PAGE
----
With millions of apps in the Play Store and enough space on our phones to comfortably store hundreds of them, updating can be a tedious, data-chomping process. Earlier this year, Google announced it was using a new Delta algorithm that reduced the size of updates by as much as half when compared to the old way of downloading APKs. Now it’s taking it a bit further in a continued push to save you time, space, and money.
The new approach, called file-by-file patching, creates updates that are as much as 90 percent smaller than the full app. On average, the process trims download size by 65 percent, saving users some 6 petabytes of cumulative data each day, according to Google’s estimates. As Andrew Hayden, software engineer on Google Play, explains in a post on the Android Developers Blog:
Imagine you are an author of a book about to be published, and wish to change a single sentence—it’s much easier to tell the editor which sentence to change and what to change, rather than send an entirely new book. In the same way, patches are much smaller and much faster to download than the entire APK.
Google has seen some tremendous results with the new file-by-file patching technique.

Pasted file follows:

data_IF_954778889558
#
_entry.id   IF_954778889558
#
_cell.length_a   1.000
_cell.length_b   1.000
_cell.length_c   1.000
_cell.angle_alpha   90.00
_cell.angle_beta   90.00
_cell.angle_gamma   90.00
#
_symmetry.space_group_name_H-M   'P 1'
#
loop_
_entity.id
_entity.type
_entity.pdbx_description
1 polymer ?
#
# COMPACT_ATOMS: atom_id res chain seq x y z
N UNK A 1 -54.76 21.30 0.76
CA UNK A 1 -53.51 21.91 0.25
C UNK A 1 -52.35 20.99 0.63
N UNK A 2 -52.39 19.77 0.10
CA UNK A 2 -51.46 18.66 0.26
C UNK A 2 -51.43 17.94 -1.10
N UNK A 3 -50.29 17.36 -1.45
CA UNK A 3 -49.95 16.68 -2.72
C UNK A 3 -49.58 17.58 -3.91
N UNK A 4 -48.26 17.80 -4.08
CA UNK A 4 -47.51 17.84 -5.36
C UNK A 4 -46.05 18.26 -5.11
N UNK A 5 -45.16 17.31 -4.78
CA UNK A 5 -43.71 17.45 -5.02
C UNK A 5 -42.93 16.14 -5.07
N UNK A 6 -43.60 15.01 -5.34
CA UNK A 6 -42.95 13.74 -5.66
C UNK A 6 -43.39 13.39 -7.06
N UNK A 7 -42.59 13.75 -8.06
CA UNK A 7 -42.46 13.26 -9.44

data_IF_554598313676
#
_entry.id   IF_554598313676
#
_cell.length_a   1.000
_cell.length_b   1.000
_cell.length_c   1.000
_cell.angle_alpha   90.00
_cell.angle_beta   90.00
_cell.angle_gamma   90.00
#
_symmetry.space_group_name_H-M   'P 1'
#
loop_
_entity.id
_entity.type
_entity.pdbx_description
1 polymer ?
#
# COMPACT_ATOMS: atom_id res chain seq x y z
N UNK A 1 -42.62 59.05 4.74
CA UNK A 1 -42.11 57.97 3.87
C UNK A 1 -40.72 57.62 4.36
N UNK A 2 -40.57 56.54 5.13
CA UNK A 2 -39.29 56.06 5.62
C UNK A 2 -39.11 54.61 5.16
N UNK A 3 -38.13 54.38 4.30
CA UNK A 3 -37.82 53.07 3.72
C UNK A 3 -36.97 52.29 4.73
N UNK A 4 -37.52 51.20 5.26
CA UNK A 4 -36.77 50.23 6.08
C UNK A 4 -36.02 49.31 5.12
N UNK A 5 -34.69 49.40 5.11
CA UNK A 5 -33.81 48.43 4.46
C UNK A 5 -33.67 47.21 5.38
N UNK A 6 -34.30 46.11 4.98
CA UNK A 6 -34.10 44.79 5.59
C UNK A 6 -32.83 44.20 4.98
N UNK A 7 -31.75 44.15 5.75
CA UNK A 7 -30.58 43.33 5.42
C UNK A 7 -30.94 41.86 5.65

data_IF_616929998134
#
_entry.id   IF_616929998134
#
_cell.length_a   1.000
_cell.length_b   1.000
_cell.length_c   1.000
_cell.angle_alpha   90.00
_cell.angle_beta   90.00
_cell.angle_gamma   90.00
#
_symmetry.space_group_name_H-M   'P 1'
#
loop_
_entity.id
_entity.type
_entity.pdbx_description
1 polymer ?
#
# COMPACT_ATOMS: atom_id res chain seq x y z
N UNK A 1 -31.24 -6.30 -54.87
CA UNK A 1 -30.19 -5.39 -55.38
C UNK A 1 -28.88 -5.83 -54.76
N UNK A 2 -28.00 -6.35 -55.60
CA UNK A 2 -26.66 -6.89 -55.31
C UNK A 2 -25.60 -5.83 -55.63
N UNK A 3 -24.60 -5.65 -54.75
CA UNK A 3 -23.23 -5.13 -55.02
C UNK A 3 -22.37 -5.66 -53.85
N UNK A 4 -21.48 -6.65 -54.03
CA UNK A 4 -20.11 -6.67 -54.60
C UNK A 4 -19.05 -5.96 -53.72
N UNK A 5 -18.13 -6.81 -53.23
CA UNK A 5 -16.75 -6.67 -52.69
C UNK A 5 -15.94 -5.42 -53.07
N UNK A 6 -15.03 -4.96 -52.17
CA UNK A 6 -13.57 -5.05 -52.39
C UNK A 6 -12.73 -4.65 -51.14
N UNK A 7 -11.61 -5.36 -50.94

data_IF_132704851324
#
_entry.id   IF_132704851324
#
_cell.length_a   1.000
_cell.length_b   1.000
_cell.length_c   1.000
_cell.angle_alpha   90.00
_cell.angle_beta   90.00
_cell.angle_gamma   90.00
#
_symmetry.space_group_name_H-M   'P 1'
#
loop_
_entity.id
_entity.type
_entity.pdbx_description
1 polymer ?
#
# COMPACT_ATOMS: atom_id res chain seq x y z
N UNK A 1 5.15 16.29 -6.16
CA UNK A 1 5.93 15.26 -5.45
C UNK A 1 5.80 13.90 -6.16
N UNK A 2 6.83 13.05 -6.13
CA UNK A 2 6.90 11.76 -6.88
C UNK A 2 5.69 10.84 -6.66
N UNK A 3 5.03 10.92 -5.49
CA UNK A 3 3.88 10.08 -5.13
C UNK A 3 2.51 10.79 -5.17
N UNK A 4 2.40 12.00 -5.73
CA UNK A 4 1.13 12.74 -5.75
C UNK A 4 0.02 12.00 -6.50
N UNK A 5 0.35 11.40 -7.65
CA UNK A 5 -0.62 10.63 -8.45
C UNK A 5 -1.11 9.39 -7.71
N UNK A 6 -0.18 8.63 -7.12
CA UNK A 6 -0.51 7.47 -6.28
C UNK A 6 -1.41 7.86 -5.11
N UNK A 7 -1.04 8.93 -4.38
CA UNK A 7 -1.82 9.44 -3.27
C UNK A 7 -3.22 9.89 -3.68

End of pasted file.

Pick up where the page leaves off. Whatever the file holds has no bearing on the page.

As he goes on to explain in more technical detail, file-by-file patching is based on detecting changes in the uncompressed data of the new and old files, comparing the two to determine they are a perfect match, and finally recompressing the data back to the original size. He notes that processing power is an issue, so the technique may actually take longer on some older devices. Consequently, Google is limiting file-by-file patching to auto updates for the time being to ensure users won’t be adversely affected.
Why this matters: Data overages are an increasing concern as we turn to our phones to do more and more throughout the day, so any amount that can be saved is certainly welcome. While many users undoubtedly opt to perform auto updates over Wi-Fi anyway, file-by-file patching is an exciting look at how Google will one day be able to keep our phones up to date wherever we are without it eating away at our data plans or remaining storage.
Sign up for Computerworld eNewsletters.